In the evening of the 24-th of July Svjata Vatra gave a successful concert at the Viljandi Folk Music Festival, but not many people knew that once off the stage the band, with a small entourage, was heading to a culture mission to Romania and Ukraine.
Among the people who took part in the expedition apart from the members of Svjata Vatra Ruslan Trochynskyi, Kulno Malva, Juhan Suits, Kalle Kindel, Dmitri Dmitrenko and manager Terje Trochynskyi were cameramen Erik Norkroos and Veiko Taluste, who were filming the expedition for a documentary movie, the director of Viljandi Culture Academy Anzori Barkalaja who introduced the academy on the trip and established new connections in Lviv, and photographer Vallo-Andreas Hallik.
The trip was highlighted by two festivals, one in Romania and the other in Ukraine, but our main mission was an expedition to the Carpathians.
Our first destination was Târgu Mures in Transilvania, Romania. Târgu Mures is a culture capital of Romania like Viljandi is in Estonia. There Svjata Vatra had a concert at the Félsziget festival in the evening of the 26-th of July.
The Romanian Félsziget is an affiliate festival of the great Hungarian Sziget festival and the promoters are the same. One of them, Dan Panaitescu found Svjata Vatra in March at the Tallinn Music Week showcase, held in the capital of Estonia. The invitation to the Félsziget festival soon ensued.
Svjata Vatra opened the last day of the festival on the same stage where later in the evening performed Haydamaky. The headliner of the last night was the world renowned British electronical music band The Prodigy. The thing that made the Félsziget festival special was the variability of music styles from folk and rock to club music.
After the concert Ruslan Trochynskyi gave an interview to an American journalist who admitted that the show Svjata Vatra put on was by far the best he had seen at the whole festival.
The next day we decided to take a day off to see some sights in beautiful Transilvania before heading to Ukraine. By nightfall we settled in a motel where we met the elder of a gypsy village. He invited us to his brother’s house where two accordionists were already waiting. Our musicians were delighted to jam with the locals and Ruslan Trochynskyi was so fired up that the gypsies had to struggle to keep up with him. But the locals were most inspired of the marvellous bagpipe solo that, for everybody’s delight, ended under the table after someone had accidentally misplaced the chair our musician used to sit on. Everyone was laughing their heads off, but the bagpipe continued playing. Need I add that our hostess kept an eye out that the guests should have their glasses conctantly full of cherry liqueur. We were all having great time.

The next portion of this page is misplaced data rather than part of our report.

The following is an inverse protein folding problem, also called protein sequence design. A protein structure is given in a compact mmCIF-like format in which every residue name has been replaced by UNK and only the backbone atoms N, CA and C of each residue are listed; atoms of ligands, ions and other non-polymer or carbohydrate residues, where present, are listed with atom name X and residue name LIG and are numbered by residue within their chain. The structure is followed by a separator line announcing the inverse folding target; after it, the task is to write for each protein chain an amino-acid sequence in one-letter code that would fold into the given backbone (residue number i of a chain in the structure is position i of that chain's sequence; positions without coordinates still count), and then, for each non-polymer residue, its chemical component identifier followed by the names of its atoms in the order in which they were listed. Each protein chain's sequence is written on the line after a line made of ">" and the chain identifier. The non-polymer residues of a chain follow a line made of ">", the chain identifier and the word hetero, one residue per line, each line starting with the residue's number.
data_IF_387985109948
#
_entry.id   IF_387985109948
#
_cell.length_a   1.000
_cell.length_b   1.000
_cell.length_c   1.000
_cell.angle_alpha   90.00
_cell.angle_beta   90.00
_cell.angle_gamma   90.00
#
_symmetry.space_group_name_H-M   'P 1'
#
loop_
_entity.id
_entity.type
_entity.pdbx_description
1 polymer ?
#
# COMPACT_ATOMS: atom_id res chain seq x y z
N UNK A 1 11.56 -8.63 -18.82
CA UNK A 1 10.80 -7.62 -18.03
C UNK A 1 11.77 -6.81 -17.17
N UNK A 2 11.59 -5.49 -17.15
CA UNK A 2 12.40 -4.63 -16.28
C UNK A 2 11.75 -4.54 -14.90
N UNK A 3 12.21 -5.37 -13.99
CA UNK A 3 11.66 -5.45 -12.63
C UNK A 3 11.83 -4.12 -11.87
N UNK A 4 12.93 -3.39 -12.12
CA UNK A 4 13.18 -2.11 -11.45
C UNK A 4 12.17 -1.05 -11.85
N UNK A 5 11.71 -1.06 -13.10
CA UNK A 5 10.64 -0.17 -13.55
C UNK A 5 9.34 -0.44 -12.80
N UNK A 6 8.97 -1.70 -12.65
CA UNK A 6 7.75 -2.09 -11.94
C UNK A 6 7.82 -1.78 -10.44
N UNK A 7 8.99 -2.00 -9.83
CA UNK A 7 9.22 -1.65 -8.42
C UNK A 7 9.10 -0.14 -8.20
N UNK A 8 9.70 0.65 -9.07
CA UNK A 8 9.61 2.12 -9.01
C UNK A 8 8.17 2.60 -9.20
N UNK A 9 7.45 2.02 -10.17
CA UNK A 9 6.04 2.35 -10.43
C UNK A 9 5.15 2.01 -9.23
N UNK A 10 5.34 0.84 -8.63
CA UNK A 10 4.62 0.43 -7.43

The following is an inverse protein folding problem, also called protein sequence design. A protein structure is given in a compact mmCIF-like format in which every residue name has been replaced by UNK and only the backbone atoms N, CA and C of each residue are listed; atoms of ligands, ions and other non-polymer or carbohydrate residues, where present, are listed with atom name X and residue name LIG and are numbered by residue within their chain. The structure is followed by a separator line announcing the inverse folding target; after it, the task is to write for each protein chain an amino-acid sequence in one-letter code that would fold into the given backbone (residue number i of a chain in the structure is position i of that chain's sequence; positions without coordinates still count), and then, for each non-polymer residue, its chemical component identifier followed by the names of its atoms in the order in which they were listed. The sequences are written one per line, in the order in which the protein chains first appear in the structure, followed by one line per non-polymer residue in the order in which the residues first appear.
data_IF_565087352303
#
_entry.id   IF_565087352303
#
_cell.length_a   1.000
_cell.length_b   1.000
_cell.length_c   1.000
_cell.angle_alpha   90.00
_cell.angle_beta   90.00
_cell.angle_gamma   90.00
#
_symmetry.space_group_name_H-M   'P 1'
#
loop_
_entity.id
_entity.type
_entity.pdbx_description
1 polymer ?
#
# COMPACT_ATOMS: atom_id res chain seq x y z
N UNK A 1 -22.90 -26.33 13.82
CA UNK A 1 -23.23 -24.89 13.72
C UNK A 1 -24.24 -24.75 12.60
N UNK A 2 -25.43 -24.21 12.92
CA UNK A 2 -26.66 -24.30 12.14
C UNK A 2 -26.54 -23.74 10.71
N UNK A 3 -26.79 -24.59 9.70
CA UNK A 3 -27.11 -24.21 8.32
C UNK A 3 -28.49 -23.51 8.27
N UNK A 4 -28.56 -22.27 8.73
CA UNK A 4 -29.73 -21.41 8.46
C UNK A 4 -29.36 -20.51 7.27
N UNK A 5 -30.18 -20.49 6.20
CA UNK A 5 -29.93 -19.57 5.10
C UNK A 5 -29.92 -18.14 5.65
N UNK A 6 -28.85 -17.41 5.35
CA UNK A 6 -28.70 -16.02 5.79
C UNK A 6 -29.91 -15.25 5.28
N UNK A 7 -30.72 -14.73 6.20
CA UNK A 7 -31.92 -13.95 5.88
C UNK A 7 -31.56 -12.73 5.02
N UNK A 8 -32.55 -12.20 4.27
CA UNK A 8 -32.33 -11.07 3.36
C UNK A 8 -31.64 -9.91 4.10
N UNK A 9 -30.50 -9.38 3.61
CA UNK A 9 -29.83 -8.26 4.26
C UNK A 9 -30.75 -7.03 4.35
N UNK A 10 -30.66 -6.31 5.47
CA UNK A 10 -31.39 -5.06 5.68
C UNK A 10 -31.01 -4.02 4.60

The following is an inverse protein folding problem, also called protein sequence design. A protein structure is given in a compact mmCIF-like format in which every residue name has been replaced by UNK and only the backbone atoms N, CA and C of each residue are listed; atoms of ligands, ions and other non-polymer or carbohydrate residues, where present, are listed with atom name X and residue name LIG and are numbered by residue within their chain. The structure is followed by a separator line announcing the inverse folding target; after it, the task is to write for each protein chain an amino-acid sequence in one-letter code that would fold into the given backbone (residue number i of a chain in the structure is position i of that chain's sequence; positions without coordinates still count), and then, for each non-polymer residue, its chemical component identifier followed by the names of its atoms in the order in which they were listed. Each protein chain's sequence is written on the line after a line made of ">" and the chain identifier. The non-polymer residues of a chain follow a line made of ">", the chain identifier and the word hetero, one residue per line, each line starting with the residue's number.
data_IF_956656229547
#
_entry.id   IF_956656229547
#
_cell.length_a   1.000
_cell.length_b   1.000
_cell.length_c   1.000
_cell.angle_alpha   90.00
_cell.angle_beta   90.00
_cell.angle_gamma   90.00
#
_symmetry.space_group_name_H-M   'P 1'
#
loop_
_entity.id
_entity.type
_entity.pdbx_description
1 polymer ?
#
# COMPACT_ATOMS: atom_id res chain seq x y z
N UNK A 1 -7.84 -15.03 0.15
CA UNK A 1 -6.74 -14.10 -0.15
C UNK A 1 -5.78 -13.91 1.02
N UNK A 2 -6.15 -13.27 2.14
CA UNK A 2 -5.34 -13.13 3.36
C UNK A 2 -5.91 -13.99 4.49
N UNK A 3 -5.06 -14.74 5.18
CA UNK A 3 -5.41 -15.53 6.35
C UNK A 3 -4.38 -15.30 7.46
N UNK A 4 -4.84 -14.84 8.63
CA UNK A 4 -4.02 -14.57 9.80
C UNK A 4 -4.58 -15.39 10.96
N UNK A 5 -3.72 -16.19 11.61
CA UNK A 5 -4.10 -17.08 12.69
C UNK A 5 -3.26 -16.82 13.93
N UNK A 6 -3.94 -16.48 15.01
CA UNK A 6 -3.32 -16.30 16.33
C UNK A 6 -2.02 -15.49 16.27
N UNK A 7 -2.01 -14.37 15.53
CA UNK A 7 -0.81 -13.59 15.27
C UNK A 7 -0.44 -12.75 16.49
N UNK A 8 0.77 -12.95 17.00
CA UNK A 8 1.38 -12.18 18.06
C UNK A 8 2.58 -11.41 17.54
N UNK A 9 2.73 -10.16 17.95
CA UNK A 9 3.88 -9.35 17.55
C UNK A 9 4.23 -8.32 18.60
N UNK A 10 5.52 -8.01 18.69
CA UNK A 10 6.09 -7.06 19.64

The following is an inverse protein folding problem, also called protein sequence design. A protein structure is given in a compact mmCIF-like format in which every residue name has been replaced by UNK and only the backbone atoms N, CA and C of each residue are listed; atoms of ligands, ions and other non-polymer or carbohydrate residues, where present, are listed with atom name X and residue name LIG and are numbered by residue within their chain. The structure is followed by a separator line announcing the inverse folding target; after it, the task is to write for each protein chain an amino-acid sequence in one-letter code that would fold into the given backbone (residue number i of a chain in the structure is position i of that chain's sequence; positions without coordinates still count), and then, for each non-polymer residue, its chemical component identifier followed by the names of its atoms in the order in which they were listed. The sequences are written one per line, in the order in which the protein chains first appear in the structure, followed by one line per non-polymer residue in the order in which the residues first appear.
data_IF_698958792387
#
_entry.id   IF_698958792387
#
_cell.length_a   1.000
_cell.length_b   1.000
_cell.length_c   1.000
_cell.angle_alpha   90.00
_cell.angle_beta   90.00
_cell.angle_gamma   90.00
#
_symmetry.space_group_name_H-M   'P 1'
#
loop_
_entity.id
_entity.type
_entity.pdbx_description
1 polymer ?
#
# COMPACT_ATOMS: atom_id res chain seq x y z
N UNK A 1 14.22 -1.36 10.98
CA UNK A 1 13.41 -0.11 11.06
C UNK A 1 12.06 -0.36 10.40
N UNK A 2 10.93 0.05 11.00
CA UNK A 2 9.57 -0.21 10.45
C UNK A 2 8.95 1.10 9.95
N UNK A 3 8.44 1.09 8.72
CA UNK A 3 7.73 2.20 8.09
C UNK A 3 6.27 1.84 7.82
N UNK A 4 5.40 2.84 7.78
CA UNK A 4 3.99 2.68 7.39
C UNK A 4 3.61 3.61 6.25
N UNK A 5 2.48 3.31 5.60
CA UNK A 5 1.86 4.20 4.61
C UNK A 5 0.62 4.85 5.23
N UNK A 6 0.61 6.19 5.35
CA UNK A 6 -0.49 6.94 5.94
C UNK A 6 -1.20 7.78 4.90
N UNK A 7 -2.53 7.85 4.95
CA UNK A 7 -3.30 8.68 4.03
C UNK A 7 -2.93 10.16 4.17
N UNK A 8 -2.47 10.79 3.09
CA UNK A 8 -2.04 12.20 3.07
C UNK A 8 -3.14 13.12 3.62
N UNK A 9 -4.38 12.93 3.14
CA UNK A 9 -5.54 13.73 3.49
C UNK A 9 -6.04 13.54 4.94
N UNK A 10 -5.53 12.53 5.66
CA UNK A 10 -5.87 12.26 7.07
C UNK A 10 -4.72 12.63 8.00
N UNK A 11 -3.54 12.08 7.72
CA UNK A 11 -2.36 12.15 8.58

On the next morning we started towards Ukraine. Our first mission in the Carpathians was to visit the Hutsul region Bukovina where lives a renown musical instrument maker and musician, 69-year-old Myhajlo Tafichuk whose family ensemble has performed in many places around the world.
Myhajlo is a blacksmith by trade but has made musical instruments his whole life. He is dedicated to making traditional Hutsul instruments like bagpipes, horns, various whistles and trembitas. He also makes drums and tsymbalys, zither-like instruments played with wooden sticks.
As a young boy Myhajlo dreamed of making a hurdy gurdy, but it was three years ago that he actually made his first one. By now he has made six of these. Myhajlo is a true folk musician who plays only by ear. He doesn’t read sheet music, but plays excellently on all the instruments he makes. As it happened Myhajlo had made a Hutsul bagpipe for Ruslan and the band also bought a trembita from the master. These instruments can soon be heard at Svjata Vatra concerts.